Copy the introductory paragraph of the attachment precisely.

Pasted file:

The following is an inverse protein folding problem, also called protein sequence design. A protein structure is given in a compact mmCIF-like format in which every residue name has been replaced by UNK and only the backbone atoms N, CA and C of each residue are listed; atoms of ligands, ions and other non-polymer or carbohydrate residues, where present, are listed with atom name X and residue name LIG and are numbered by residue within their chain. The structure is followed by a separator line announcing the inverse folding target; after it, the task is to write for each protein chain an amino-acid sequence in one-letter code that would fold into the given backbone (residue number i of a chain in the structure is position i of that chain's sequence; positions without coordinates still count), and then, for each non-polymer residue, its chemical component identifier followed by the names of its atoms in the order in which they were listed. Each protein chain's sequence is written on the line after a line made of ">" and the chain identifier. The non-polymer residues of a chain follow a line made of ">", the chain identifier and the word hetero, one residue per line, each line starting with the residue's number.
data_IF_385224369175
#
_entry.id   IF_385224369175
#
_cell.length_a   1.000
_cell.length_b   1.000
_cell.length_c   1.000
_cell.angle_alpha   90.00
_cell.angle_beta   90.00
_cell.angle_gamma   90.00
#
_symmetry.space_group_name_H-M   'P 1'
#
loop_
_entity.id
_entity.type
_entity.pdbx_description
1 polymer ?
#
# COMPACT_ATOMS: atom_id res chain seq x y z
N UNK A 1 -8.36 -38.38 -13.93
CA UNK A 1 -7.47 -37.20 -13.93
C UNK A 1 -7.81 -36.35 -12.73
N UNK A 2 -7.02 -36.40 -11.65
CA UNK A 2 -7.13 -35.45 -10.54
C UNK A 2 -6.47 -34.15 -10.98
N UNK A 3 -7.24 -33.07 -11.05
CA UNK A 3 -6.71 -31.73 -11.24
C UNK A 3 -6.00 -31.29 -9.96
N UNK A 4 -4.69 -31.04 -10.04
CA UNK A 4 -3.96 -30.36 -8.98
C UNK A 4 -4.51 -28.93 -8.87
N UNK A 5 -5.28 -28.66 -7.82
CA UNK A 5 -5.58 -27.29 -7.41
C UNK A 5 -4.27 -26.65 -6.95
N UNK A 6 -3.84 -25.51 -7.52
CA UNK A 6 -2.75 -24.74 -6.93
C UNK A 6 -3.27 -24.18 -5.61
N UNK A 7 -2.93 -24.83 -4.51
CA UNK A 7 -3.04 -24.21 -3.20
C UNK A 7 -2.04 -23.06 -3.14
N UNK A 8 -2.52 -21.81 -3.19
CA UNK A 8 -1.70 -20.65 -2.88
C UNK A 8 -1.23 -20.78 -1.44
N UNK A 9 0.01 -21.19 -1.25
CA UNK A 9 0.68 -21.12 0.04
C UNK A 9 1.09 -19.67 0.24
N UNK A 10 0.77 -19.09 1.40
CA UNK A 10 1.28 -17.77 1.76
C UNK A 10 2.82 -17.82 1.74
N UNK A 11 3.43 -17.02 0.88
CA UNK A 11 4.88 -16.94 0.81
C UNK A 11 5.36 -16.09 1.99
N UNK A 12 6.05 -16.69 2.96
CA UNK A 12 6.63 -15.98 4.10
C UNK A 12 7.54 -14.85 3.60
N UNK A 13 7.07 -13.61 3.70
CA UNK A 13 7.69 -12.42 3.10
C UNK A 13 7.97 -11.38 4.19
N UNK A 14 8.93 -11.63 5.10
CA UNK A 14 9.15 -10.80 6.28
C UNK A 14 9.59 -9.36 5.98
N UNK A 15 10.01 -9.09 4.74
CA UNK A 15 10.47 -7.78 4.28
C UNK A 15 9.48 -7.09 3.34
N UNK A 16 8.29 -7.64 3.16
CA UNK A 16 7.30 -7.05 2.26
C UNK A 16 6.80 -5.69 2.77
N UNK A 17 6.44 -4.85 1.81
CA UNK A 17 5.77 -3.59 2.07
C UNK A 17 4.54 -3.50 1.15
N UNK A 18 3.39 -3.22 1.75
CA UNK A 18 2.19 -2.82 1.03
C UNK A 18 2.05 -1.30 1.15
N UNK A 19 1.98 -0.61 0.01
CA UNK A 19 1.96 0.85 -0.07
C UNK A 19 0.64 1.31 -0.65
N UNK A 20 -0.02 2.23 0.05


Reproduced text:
The following is an inverse protein folding problem, also called protein sequence design. A protein structure is given in a compact mmCIF-like format in which every residue name has been replaced by UNK and only the backbone atoms N, CA and C of each residue are listed; atoms of ligands, ions and other non-polymer or carbohydrate residues, where present, are listed with atom name X and residue name LIG and are numbered by residue within their chain. The structure is followed by a separator line announcing the inverse folding target; after it, the task is to write for each protein chain an amino-acid sequence in one-letter code that would fold into the given backbone (residue number i of a chain in the structure is position i of that chain's sequence; positions without coordinates still count), and then, for each non-polymer residue, its chemical component identifier followed by the names of its atoms in the order in which they were listed. Each protein chain's sequence is written on the line after a line made of ">" and the chain identifier. The non-polymer residues of a chain follow a line made of ">", the chain identifier and the word hetero, one residue per line, each line starting with the residue's number.